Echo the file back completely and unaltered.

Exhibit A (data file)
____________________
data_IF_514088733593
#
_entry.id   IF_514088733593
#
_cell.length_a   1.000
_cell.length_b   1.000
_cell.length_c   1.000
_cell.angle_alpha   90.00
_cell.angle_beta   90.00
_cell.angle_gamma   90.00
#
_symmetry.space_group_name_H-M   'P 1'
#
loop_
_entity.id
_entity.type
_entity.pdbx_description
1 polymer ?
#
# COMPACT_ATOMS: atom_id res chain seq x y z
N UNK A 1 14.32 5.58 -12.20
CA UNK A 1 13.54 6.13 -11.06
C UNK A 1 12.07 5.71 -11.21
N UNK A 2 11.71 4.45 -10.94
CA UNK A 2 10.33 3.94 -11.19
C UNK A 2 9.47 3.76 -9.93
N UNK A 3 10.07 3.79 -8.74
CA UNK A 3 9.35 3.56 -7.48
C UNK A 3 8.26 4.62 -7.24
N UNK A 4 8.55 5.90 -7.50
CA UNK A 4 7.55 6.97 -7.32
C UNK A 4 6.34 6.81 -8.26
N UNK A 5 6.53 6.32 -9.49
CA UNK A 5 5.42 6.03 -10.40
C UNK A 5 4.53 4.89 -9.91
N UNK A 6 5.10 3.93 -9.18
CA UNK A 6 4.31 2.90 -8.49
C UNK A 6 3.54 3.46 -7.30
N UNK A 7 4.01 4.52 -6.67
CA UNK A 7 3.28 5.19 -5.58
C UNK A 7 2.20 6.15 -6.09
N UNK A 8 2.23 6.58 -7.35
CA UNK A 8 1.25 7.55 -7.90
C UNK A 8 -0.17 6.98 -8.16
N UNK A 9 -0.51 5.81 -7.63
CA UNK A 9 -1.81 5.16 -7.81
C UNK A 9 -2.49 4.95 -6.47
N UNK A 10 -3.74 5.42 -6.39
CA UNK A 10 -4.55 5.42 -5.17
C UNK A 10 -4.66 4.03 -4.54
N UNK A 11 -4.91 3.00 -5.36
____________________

data_IF_514088733593
#
_entry.id   IF_514088733593
#
_cell.length_a   1.000
_cell.length_b   1.000
_cell.length_c   1.000
_cell.angle_alpha   90.00
_cell.angle_beta   90.00
_cell.angle_gamma   90.00
#
_symmetry.space_group_name_H-M   'P 1'
#
loop_
_entity.id
_entity.type
_entity.pdbx_description
1 polymer ?
#
# COMPACT_ATOMS: atom_id res chain seq x y z
N UNK A 1 14.32 5.58 -12.20
CA UNK A 1 13.54 6.13 -11.06
C UNK A 1 12.07 5.71 -11.21
N UNK A 2 11.71 4.45 -10.94
CA UNK A 2 10.33 3.94 -11.19
C UNK A 2 9.47 3.76 -9.93
N UNK A 3 10.07 3.79 -8.74
CA UNK A 3 9.35 3.56 -7.48
C UNK A 3 8.26 4.62 -7.24
N UNK A 4 8.55 5.90 -7.50
CA UNK A 4 7.55 6.97 -7.32
C UNK A 4 6.34 6.81 -8.26
N UNK A 5 6.53 6.32 -9.49
CA UNK A 5 5.42 6.03 -10.40
C UNK A 5 4.53 4.89 -9.91
N UNK A 6 5.10 3.93 -9.18
CA UNK A 6 4.31 2.90 -8.49
C UNK A 6 3.54 3.46 -7.30
N UNK A 7 4.01 4.52 -6.67
CA UNK A 7 3.28 5.19 -5.58
C UNK A 7 2.20 6.15 -6.09
N UNK A 8 2.23 6.58 -7.35
CA UNK A 8 1.25 7.55 -7.90
C UNK A 8 -0.17 6.98 -8.16
N UNK A 9 -0.51 5.81 -7.63
CA UNK A 9 -1.81 5.16 -7.81
C UNK A 9 -2.49 4.95 -6.47
N UNK A 10 -3.74 5.42 -6.39
CA UNK A 10 -4.55 5.42 -5.17
C UNK A 10 -4.66 4.03 -4.54
N UNK A 11 -4.91 3.00 -5.36